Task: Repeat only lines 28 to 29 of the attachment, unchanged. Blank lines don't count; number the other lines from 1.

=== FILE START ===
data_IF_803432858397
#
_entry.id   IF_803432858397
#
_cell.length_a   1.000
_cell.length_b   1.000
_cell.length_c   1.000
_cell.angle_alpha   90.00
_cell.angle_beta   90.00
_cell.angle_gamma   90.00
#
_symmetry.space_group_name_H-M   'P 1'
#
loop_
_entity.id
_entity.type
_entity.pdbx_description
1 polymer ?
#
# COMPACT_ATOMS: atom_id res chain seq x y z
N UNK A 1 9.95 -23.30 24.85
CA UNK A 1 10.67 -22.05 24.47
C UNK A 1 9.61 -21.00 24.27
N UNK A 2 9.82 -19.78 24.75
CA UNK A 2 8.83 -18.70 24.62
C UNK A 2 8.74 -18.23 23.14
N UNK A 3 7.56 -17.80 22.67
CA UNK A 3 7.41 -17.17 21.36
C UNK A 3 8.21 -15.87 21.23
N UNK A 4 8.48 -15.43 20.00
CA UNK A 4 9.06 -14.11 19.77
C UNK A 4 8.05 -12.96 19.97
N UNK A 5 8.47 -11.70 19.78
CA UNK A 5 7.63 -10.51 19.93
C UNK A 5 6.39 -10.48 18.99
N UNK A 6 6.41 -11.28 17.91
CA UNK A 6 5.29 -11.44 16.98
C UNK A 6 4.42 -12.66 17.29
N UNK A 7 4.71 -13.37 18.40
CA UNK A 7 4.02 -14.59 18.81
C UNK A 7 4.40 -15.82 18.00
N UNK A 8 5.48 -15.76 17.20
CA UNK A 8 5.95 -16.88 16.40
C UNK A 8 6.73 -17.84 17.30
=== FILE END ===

CA UNK A 3 7.41 -17.17 21.36
C UNK A 3 8.21 -15.87 21.23